Abortion and the Supreme Court: A short legal history of Roe

Demonstrators  march, some carrying signs, one of which reads, "Abortion: A woman's right to choose"
Demonstrators march to the U.S. Capitol for a rally seeking repeal of all antiabortion laws on Nov. 20, 1971, more than a year before the Supreme Court’s Roe vs. Wade decision.
(Associated Press)
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The early American laws prohibiting abortion were adopted in the 19th century in an era when women could not vote or hold elective office.

Many of them made abortion a crime, except when it was done for the purpose of saving the mother’s life.

Those strict bans came under attack in the late 1960s as part of the women’s liberation movement.


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Several states, including California, adopted laws that permitted doctors to terminate pregnancies for several reasons, including in cases of rape or when the woman’s health was endangered.

But when the Supreme Court first weighed a constitutional challenge to abortion laws, only four states, led by New York, had legalized the procedure.

The issue came before a court that was in transition.

Five justices remained from the liberal court led by Chief Justice Earl Warren, and they were joined by four new appointees of President Nixon.

In the fall of 1971, when the abortion case was heard for the first time, the justices were focused on an equally momentous clash over the fate of the death penalty.

In June 1972, the same month as the Watergate break-in, the Supreme Court struck down all the death penalty laws in a splintered 5-4 decision, with the Nixon appointees in dissent. The court then agreed to put off a decision on the abortion issue until the next term.

Two of Nixon’s justices had a surprise for their colleagues. Justice Harry Blackmun had been the general counsel for the Mayo Clinic in Minnesota before becoming a judge, and he saw the abortion issue from the viewpoint of a physician.


He did not see why 19th century laws should restrict a doctor from performing a medical procedure that was, by the middle of 20th century, safe and effective.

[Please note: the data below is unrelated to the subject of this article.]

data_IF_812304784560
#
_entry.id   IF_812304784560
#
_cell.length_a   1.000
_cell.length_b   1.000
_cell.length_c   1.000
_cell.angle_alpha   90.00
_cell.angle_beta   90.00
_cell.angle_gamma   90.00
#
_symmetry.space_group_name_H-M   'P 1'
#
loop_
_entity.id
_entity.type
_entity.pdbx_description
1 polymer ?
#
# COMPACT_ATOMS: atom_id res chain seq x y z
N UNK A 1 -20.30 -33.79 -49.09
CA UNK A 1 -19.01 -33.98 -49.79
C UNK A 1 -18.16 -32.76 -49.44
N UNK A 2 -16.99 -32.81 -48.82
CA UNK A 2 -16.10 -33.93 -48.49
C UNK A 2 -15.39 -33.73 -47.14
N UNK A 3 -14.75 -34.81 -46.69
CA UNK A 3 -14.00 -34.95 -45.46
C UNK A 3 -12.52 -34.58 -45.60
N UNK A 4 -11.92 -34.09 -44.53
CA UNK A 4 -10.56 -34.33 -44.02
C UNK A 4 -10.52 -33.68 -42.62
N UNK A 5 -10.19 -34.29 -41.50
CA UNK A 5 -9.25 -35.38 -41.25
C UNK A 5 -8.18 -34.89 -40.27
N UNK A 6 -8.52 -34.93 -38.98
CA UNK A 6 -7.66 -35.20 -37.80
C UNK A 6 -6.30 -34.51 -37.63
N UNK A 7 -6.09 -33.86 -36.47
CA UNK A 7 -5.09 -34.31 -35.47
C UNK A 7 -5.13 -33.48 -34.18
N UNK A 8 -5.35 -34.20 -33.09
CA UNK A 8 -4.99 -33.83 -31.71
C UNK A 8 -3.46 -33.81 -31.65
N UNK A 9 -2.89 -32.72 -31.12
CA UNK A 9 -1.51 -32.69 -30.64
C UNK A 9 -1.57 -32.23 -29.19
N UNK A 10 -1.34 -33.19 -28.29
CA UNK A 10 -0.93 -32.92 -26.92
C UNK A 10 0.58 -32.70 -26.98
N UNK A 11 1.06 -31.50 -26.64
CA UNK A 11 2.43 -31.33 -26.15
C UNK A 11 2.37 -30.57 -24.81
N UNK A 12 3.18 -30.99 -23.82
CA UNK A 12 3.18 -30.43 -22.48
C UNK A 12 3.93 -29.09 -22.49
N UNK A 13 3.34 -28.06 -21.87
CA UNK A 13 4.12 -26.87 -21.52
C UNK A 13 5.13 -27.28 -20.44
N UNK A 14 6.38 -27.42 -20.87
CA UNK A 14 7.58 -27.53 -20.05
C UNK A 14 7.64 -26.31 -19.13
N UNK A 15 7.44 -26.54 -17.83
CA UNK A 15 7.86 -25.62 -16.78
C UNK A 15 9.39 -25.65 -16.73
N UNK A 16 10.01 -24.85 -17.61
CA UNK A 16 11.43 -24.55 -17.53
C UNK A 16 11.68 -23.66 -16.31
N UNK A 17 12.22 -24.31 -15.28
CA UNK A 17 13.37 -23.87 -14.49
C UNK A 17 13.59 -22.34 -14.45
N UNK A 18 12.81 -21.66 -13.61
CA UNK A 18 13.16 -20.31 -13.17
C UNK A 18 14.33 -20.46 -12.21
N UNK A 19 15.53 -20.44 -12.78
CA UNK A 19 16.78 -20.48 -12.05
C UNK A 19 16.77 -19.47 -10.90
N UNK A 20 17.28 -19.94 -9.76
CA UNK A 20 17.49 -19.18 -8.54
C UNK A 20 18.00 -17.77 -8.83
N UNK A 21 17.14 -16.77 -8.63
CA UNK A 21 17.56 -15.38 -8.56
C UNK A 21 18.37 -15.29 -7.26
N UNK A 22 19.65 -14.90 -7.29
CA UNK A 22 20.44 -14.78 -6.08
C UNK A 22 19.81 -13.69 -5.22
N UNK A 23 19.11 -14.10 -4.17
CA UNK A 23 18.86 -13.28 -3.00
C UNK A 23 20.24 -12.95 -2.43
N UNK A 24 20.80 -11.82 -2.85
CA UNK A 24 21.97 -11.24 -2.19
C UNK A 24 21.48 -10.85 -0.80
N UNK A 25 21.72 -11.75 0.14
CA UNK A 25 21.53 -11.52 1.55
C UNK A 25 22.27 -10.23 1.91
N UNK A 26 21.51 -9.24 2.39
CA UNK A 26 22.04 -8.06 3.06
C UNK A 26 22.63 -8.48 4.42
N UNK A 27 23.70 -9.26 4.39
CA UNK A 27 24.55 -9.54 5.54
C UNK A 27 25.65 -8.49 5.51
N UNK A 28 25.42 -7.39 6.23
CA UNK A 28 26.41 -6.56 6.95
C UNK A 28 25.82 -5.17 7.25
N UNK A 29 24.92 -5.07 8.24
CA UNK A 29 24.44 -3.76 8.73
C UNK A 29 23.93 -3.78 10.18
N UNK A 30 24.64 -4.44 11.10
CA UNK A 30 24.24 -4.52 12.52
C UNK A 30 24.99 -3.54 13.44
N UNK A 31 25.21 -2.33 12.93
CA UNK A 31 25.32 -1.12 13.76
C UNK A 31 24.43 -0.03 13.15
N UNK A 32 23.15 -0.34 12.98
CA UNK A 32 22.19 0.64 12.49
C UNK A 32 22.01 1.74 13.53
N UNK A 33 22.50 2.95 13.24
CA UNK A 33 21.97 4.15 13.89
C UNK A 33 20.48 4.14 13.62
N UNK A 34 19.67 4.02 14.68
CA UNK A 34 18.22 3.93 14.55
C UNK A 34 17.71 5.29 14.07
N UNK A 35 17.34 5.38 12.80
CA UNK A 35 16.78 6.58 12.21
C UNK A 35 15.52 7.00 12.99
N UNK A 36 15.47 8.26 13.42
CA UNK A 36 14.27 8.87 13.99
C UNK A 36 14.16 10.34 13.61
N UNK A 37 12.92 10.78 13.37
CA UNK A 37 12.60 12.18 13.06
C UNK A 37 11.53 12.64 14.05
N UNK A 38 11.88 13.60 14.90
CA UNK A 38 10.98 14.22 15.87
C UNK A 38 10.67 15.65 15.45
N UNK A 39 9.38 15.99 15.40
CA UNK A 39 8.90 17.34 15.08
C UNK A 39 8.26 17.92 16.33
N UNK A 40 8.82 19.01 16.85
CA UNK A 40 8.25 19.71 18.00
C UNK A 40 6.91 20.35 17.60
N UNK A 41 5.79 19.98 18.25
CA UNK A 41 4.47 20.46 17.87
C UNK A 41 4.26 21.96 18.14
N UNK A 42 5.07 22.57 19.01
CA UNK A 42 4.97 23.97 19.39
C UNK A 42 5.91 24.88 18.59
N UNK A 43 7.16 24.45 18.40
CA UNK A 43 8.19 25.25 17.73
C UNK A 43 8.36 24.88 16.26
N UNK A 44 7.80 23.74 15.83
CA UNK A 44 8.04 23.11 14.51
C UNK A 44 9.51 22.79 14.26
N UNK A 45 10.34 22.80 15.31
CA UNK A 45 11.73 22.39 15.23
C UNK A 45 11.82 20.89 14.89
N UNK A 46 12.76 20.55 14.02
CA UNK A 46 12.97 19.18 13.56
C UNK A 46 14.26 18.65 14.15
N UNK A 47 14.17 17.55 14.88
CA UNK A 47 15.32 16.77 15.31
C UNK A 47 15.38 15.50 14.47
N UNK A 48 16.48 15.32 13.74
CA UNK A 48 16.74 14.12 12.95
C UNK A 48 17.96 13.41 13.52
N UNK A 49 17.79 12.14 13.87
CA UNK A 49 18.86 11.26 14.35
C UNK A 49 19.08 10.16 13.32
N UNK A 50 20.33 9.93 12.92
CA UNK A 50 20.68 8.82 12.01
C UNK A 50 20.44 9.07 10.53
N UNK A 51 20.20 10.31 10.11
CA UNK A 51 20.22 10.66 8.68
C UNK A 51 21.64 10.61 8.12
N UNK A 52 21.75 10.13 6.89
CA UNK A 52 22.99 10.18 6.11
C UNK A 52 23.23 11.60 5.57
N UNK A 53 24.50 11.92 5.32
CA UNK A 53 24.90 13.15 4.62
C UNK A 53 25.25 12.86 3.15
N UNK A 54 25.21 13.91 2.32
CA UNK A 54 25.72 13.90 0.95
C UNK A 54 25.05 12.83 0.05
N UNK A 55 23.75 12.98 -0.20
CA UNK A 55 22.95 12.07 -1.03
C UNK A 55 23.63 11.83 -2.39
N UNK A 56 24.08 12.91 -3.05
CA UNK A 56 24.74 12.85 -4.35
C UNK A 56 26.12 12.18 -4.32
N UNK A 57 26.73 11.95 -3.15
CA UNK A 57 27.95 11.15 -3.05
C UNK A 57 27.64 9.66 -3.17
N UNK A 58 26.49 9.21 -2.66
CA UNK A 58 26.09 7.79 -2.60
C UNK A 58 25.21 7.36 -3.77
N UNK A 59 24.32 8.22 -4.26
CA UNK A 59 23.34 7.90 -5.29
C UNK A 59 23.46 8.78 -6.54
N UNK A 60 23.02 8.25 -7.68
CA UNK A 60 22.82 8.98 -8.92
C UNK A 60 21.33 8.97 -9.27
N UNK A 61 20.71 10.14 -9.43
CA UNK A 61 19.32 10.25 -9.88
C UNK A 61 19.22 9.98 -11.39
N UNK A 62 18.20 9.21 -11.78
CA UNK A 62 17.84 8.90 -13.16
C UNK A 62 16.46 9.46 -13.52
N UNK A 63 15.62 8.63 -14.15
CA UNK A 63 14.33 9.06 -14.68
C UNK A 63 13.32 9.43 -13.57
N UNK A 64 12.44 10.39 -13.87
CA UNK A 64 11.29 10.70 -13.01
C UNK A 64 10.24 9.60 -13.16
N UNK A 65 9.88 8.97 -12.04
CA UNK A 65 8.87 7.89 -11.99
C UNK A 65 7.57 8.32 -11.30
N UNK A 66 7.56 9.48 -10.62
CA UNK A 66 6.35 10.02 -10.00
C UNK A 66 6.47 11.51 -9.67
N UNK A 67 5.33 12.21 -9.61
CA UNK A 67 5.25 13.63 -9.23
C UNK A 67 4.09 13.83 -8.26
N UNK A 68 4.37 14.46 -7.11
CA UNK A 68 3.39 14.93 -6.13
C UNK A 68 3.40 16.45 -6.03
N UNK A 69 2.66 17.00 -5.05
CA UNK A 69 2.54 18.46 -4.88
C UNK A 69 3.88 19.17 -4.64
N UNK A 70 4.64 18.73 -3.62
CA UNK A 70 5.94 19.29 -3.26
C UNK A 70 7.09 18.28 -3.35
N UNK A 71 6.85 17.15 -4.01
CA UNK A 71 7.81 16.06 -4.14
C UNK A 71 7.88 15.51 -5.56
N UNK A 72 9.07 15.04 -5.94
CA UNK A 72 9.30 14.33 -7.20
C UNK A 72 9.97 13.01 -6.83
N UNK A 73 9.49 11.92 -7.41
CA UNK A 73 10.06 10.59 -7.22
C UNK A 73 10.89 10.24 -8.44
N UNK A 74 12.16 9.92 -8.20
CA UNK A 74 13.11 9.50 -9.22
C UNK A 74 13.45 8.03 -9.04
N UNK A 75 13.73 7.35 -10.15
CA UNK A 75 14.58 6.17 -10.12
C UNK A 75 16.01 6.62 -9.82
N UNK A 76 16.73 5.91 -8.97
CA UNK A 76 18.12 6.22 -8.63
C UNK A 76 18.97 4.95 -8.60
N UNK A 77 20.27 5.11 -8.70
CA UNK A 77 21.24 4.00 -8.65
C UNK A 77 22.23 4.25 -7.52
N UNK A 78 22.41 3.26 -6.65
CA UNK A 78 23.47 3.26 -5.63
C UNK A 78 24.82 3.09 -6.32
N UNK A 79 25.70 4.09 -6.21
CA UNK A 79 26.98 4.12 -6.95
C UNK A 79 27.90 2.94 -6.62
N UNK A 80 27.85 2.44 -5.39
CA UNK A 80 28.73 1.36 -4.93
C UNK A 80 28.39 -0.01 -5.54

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Justice Lewis Powell, a prominent lawyer from Richmond, Va., had once comforted a distraught young man at his law firm whose girlfriend had died from a botched abortion. He too thought abortions should be safe and legal.

With Blackmun and Powell on board, there was a clear majority for striking down the laws on abortion.

Chief Justice Warren Burger had assigned the abortion cases to Blackmun, believing he would turn out a careful and modest opinion.

Instead, he wrote an essay on the history of abortion extending back to Greek and Roman times, followed by a set of rules for abortions going forward.

The most significant part of the ruling was added only weeks before the opinion was released in January 1973. It said states may not forbid abortions until “viability,” which occurred about the 28th week of a pregnancy.


Until that point in a pregnancy, “the abortion decision in all its aspects is inherently, and primarily, a medical decision, and basic responsibility for it must rest with the physician,” wrote Blackmun, characterizing it as a matter of doctors’ rights, not women’s rights.

Blackmun did little to explain how the Constitution included a previously unnoticed right to abortion, other than to note the court in the past had cited an implicit right to privacy.

Years later, this failing helped launch a conservative legal movement devoted to the belief the Constitution should be interpreted based on its words and original history. He also rejected the Texas claim that the state had the power to protect the life of the unborn.

“The unborn have never been recognized in the law as persons in the whole sense ... and we don’t agree that, by adopting one theory of life, Texas may override the rights of the pregnant woman.”

That conclusion helped launch the “right to life” movement which, decades later, became a key base of the Republican Party.